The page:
What is cyanide?
Cyanide is a chemical compound that contains a carbon and nitrogen (C≡N) functional group. Cyanide is a rapidly acting and potentially deadly compound if exposed to larger quantities and if not seeking immediate help.
Cyanide exists in various forms, in nature, usually in low concentrations it can be found in more than 1000 plants such as leaves (laurel), roots (potato, cassava), vegetables (broccoli, cauliflower), beans (lima), pits (apricots, plums) algae (blue-green algae), seeds (apple, flaxseeds) fungi, grain (corn, millet) and bacteria.
It can be a colourless gas, hydrogen cyanide or in crystal forms such as sodium cyanide or potassium cyanide.
Cigarette smoke is the most common source of cyanide exposure for people who don’t work in cyanide-related industries.
How can cyanide be used?
Cyanide is a critical raw material for various industries, some of them are metal processing, production of certain chemicals, plastics, insecticides, jewellery-making, and photographic applications.
The mining industry uses cyanide to process ore for around 150 years. The mining industry uses around 15% of produced cyanide, another 85% is used by other industries.
Why did we start using cyanide for the mining industry and gold extraction?
Contrary to popular belief, most of the gold is not found in nuggets anymore. Instances where people would find nuggets of gold in the river are quite rare now.
Nowadays, our demand for gold has increased a lot, and mining companies must meet those requirements. That is why it has become harder and harder to extract gold from ore. Just to give you an idea of how hard it is, it takes Barrick (one of the biggest gold producers in the world) anywhere from 2 tons to 91 tons of rock to produce just 1 ounce of gold.
This means we need an industrial extraction process to separate the gold from other materials. This is where cyanide comes to play, because of its ability to bond well with gold and other metals.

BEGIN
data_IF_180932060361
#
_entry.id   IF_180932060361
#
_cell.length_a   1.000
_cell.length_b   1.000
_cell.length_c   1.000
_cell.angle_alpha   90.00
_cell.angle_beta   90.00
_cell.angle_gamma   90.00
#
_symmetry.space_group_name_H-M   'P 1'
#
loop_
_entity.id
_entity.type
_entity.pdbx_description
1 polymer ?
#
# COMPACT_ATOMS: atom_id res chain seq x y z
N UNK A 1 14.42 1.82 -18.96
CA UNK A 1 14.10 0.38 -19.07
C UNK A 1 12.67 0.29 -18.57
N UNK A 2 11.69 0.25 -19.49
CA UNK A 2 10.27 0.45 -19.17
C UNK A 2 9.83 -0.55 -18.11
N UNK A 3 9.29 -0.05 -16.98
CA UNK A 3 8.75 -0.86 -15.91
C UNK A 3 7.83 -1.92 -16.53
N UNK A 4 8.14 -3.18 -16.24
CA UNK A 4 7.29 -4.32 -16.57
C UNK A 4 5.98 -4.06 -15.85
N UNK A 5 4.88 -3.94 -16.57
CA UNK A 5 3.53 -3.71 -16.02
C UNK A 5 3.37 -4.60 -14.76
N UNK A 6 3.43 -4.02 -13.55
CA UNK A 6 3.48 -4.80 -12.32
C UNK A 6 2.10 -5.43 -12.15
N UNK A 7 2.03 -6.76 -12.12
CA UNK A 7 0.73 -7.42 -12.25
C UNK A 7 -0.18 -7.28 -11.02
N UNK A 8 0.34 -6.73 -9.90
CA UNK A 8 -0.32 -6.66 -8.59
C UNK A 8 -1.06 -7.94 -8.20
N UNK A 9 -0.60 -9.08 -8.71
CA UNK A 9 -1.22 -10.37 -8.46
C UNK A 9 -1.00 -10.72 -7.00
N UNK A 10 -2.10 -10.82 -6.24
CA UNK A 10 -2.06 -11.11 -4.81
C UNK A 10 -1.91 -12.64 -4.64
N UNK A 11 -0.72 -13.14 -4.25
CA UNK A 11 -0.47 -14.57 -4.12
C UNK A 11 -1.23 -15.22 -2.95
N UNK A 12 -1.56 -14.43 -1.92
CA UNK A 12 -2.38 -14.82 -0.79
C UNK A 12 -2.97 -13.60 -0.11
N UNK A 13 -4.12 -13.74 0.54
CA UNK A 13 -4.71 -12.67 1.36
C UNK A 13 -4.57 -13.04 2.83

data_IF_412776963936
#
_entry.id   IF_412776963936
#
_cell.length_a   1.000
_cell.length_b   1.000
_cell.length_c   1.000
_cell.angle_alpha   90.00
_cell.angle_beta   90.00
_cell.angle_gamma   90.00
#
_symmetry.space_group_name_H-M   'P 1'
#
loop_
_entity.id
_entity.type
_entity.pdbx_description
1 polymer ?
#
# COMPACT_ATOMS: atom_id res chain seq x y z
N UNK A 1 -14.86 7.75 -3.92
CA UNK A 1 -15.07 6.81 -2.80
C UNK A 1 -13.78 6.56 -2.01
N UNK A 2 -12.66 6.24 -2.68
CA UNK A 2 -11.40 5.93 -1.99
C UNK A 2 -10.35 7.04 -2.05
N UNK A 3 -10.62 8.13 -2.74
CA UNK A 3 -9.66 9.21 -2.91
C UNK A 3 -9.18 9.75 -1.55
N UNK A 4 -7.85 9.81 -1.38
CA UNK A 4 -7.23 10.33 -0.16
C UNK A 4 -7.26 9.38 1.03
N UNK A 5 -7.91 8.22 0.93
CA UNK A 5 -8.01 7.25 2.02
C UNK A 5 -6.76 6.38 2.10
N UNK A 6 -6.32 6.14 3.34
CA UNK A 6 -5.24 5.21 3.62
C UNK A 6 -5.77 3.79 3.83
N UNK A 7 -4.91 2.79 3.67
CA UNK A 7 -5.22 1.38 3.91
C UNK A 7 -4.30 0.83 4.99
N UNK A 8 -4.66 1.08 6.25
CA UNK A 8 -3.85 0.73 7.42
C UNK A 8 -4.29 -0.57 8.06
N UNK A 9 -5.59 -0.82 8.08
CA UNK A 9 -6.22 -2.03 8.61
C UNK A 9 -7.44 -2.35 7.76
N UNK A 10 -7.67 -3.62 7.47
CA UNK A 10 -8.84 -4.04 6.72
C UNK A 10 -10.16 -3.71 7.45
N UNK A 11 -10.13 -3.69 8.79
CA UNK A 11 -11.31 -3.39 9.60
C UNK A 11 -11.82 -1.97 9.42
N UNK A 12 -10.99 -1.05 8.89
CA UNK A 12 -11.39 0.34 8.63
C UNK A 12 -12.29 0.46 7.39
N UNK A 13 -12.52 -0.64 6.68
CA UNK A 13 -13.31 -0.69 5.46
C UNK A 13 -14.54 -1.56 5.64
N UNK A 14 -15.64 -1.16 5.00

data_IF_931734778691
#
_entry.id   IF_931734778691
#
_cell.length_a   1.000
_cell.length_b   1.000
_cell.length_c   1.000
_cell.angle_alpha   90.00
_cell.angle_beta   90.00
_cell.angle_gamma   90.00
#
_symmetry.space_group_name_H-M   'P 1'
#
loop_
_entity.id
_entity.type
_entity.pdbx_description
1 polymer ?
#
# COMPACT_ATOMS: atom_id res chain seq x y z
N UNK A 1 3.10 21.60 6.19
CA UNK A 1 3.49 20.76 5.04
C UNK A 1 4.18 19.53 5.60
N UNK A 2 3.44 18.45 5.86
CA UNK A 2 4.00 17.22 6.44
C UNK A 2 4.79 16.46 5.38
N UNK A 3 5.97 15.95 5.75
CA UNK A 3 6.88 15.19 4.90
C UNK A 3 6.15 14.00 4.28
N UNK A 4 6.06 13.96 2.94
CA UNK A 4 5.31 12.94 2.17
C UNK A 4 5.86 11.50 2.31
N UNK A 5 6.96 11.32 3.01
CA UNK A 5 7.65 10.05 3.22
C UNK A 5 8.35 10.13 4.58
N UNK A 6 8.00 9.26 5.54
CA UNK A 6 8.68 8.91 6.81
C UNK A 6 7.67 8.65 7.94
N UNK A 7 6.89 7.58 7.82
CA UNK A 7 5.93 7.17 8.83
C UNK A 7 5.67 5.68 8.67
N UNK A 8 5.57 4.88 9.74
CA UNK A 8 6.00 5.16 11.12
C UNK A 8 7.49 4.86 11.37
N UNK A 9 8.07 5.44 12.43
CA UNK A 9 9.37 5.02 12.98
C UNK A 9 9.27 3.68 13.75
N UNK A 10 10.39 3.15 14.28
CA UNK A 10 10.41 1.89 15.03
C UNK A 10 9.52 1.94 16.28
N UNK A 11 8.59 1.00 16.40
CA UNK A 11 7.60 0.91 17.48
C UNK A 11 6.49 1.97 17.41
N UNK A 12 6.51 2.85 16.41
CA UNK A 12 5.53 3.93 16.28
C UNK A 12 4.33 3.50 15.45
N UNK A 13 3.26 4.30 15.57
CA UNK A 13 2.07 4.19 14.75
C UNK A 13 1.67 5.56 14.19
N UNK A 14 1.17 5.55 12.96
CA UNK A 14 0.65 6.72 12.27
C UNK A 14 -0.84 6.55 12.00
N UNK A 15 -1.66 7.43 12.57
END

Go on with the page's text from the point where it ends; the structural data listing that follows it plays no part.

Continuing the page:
How do we use cyanide in modern-day mining?
Cyanide is one of the main substances used for gold extraction in a process called “Cyanide Leaching” (cyanidation).
Starting in the 1970s, cyanide in a form of diluted sodium cyanide solution was used to dissolve and extract gold from ore. The process was first introduced by large-scale commercial mining, having the additional benefit that it was safer than mercury amalgamation, which was the predominant method prior to cyanide use. Today, it is also used by Artisanal and Small-Scale Gold Miners, although they are still in the transition process from mercury usage.
Generic scheme of cyanidation flowsheet
Mining (ore extraction) – Ore characterization – Ore preparation – Cyanide Leaching – Recovery of gold – Gold is smelted into dore
The first step for the mines is to characterize correctly their ore: free milling ore, refractory ore, or complex ore.
After they have detected which type of ore they are processing they have to properly prepare ore for cyanidation. What kind of preparation and pre-treatments are needed depends on the ore characterization.
Then the next step is cyanide leaching. There are different leaching methods:
- Heap leaching
- Vat leaching
- Agitated leaching
- Intensive cyanidation
Leaching methods are decided by ore characterization and by economical possibilities, as well as staff knowledge about different cyanidation methods.